There have been several remarkable articles on Java performance issues in the last couple of months. Those links tend to get lost on Twitter, so I wanted to compile them here with brief overviews. All articles are based on the OpenJDK which also underlies Oracle’s distributions.
Java and SIMD
Piotr Nowojski tests automatic loop vectorization, i.e. the JIT compiler generating SIMD instructions for concurrent mathematical operations on number arrays. This transformation is available on the Server VM and enabled by default via -XX:+UseSuperWord. It results in a 4x speedup when it actually occurs, but Nowojski also identifies a case where Java 8 needs code refactoring in order to recognize the opportunity for parallelization. Happily, the current Java 9 preview requires no help there.
How does the default hashCode() work?
Galo Navarro analyzes the default implementation for Object.hashCode. OpenJDK calls a native method which turns out to run a surprisingly complex algorithm – and implicitly disables fast “biased locking” for the object it’s invoked on. As always, if you intend to use hash codes it’s a good idea to override the default implementation and provide your own.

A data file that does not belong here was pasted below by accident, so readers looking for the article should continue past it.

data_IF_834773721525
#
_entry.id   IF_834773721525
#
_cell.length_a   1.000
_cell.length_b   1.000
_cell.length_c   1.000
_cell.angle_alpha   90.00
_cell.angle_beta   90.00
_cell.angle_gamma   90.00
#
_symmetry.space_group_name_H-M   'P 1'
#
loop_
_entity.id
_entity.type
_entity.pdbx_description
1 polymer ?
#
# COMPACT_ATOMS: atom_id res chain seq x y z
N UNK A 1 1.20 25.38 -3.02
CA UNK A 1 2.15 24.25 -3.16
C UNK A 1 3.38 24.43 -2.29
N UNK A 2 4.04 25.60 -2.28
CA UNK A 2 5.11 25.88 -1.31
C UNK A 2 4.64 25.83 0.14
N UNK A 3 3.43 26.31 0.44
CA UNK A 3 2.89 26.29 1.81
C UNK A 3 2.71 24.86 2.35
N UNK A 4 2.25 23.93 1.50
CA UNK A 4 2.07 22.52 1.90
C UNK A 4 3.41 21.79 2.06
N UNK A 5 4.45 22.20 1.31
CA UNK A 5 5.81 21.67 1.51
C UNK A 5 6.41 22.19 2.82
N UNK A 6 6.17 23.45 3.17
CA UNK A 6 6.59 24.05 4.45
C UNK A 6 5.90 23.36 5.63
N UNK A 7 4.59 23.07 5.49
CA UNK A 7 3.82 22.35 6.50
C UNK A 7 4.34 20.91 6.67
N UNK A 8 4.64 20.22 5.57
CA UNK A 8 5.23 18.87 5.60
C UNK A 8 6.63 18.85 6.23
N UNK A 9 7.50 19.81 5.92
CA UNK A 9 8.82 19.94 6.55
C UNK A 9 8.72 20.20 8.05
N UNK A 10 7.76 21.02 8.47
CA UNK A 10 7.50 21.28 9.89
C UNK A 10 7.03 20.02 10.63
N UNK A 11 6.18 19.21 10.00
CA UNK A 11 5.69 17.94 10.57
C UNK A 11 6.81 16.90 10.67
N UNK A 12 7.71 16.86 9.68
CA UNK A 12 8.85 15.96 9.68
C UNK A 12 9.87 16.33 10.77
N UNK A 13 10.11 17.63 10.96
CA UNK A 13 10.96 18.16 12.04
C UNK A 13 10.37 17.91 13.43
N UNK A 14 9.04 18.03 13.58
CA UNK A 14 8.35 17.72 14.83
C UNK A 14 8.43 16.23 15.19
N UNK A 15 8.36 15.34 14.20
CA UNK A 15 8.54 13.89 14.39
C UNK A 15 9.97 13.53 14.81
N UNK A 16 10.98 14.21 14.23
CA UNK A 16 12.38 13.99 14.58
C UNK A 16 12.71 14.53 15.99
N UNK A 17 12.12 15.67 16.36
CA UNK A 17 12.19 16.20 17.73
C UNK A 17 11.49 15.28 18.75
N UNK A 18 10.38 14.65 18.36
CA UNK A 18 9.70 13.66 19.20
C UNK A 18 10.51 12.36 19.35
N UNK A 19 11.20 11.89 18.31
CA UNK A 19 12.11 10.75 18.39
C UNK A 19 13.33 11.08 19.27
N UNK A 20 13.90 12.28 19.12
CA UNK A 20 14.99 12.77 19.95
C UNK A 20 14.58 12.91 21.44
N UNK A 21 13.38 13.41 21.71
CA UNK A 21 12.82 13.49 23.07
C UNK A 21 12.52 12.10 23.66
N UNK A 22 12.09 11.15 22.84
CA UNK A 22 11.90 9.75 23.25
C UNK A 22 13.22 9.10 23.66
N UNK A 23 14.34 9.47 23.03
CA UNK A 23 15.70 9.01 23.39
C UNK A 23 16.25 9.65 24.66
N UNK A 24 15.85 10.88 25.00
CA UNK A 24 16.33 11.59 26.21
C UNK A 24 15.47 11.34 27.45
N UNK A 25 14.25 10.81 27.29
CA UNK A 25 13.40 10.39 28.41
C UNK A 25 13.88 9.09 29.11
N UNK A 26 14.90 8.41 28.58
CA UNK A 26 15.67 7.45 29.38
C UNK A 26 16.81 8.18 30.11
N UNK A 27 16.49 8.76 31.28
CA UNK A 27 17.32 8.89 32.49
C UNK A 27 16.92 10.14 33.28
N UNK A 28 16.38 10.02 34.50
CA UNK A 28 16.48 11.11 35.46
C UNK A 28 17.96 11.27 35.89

JVM Anatomy Park #10: String.intern()
Aleksey Shipilёv examines String.intern and finds it essentially useless for large string pools. The call relies on a small native JVM hashtable whose size is fixed on startup. Worse, filling that hashtable increases GC pauses significantly as it’s part of the GC root set. Using your own
(Concurrent)HashMap is considerably faster for large string pools. Shipilёv concludes:
In almost every project we were taking care of, removing
String.intern()from the hotpaths, or optionally replacing it with a handrolled deduplicator, was the very profitable performance optimization. Do not use
String.intern()without thinking very hard about it, okay?
The slow currentTimeMillis()
Pavel Zemtsov compares the Windows and Linux implementations of System.currentTimeMillis. Both are native calls, but whereas Windows is very fast (4 ns) Linux is either slower (36 ns) or much slower (640 ns), depending on the available time source. If you’re on Linux the extensive discussion of time functions on that system should be interesting.